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Deal would cover developer’s ex-wife Gayle Killilea and her business entities 
A lawyer representing Gayle Killilea, ex-wife of onetime Celtic Tiger tycoon Seán Dunne, said on Tuesday that there is “a tentative agreement” to resolve her part of Dunne’s years-long US bankruptcy. 
Peter Nolin, who represents Ms Killilea, said he and Mr Dunne’s American bankruptcy trustee have been in intense negotiations for months. “I work on it every single week, sometimes every day,” Mr Nolin said. 
Mr Nolin offered no specifics on the tentative deal, which he said would cover Ms Killilea and her business entities, or a timeline for its finalisation. 
“I can’t discuss what’s being discussed, but I can say they are working on it and we are working on it,” Mr Nolin said. “There are many moving parts because there are a lot of different parties and entities. I can’t really say how close we are. I hope we are close.” 
Timothy Miltenberger, a lawyer representing Mr Dunne’s bankruptcy trustee, did not return a call seeking comment. Mr Dunne’s US lawyer, Luke McGrath, likewise did not respond to attempts to contact him. 
News of a possible deal comes 14 months after a US jury found Mr Dunne had fraudulently transferred millions of euro in assets to Ms Killilea to shield them from creditors, and ordered her to surrender €18.1 million to the trustee. The two sides have been in settlement talks for nearly a year, while occasionally skirmishing in court.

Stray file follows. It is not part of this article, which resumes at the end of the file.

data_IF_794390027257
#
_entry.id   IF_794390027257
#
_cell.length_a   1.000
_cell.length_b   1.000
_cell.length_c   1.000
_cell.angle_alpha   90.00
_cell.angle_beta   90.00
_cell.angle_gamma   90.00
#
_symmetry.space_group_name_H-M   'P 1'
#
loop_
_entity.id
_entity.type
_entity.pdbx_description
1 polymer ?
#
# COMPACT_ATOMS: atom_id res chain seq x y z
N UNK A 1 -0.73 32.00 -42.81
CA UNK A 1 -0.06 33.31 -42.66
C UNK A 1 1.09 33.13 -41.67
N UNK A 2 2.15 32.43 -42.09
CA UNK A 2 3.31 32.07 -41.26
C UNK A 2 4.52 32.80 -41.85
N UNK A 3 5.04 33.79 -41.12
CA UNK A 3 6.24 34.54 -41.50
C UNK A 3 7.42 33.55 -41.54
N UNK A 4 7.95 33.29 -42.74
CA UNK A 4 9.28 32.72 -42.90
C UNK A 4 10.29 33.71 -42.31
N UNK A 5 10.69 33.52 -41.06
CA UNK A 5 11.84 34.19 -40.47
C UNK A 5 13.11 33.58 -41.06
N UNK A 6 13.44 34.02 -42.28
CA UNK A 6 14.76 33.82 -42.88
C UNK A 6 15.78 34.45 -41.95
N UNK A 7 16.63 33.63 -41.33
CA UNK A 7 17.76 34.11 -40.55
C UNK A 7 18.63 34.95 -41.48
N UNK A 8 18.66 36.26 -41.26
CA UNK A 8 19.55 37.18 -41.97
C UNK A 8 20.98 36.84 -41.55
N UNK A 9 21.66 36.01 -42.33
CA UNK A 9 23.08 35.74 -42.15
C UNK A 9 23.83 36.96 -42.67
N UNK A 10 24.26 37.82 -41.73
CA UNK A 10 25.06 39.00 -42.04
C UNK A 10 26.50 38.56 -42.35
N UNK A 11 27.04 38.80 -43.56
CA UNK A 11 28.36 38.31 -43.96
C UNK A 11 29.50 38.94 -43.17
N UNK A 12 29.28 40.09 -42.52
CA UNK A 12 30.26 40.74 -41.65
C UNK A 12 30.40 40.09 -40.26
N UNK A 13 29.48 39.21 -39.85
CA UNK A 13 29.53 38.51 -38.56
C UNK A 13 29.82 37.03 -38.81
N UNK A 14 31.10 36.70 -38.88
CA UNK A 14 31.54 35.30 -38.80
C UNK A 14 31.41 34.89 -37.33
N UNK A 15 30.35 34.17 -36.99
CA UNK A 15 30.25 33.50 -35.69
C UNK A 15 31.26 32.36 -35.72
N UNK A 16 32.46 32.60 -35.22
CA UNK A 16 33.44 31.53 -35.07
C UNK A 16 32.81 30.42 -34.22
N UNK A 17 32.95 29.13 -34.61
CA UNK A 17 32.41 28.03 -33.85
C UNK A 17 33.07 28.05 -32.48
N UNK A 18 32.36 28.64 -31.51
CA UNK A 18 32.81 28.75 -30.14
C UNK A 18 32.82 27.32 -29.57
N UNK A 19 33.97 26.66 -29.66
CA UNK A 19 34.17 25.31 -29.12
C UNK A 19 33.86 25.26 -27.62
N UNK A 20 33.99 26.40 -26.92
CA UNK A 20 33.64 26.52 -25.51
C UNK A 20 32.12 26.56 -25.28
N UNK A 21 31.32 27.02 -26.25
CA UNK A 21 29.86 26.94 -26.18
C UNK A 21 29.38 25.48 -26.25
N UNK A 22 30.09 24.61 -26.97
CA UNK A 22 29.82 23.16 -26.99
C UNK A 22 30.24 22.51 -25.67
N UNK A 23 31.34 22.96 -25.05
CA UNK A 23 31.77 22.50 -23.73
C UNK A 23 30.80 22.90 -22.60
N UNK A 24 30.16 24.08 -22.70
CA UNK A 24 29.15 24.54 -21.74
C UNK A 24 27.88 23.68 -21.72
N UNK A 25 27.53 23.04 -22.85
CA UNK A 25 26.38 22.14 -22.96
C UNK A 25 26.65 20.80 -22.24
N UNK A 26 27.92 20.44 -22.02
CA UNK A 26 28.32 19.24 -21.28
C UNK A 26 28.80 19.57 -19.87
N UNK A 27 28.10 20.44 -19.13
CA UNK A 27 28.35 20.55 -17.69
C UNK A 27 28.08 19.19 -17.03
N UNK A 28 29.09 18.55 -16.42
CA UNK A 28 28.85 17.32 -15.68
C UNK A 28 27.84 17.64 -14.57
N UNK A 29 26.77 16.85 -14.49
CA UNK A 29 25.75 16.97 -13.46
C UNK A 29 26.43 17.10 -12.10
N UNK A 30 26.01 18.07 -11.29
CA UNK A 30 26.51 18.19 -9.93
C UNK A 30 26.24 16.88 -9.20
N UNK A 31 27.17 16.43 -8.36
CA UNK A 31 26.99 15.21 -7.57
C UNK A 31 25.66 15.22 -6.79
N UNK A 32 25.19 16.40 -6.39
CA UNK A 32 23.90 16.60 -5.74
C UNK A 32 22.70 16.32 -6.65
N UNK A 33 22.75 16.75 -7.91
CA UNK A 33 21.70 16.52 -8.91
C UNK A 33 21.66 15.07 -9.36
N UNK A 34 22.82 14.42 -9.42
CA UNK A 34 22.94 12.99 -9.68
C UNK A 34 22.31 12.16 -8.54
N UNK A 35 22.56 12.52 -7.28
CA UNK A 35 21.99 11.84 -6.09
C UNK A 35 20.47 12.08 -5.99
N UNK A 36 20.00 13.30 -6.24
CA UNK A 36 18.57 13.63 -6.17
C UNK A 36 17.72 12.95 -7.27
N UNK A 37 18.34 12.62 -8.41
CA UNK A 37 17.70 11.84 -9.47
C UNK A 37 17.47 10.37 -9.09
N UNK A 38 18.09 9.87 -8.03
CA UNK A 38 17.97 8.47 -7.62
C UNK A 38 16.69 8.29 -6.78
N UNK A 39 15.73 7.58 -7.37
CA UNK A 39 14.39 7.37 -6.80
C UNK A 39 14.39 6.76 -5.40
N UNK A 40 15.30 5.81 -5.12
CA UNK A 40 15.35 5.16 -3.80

Mr Dunne has sued to prevent the use of proceeds from the sale of Walford, Ireland’s most expensive home, in any agreement. His lawsuit is still pending. 
Mr Nolin made his comments following a short hearing on Tuesday in US bankruptcy court in Connecticut at which the trustee asked chief judge Julie Manning to affirm his legal possession of $12.5 million (€10.5 million) from the sale of Walford. 
The trustee asked the judge to rule in his favour because Yesreb, a Cypriot entity created to hold the property and controlled by John Dunne, Seán Dunne’s son from his first marriage, never responded to his lawsuit, a separate action originally filed in March. 
The judge, however, declined to rule, saying the judge in Dunne’s bankruptcy trial needed to first rule on a motion to have him preside over the matter. 
Mr Nolin, who also represents John Dunne, said he was “shocked and outraged” by the trustee’s actions, saying he never properly noticed him, John Dunne or Yesreb that they were seeking a ruling on the case. They thought the suit was in hibernation and would have moved to defend themselves if they had known the case was live, Mr Nolin said. 
This latest action brought by the trustee, whose job is to distribute Seán Dunne’s remaining assets to creditors, concerns $12.5 million in proceeds from the sale of Walford by Yesreb to Celtic Trustees Ltd, owned by businessman Dermot Desmond. Per a negotiated agreement, Celtic Trustees put the money in the trustee’s escrow account earlier this year. 
On the same day in 2013 that Seán Dunne declared bankruptcy in the US, where he was living at the time, Walford was transferred for no money to Yesreb. The transfer was intended to protect the home, which Sean Dunne bought for €58 million in 2005, from creditors, according to evidence presented at trial. 
Celtic Trustees agreed to buy it for €14.5 million in 2016, but a court froze the funds because of Seán Dunne’s ongoing bankruptcy litigation. 
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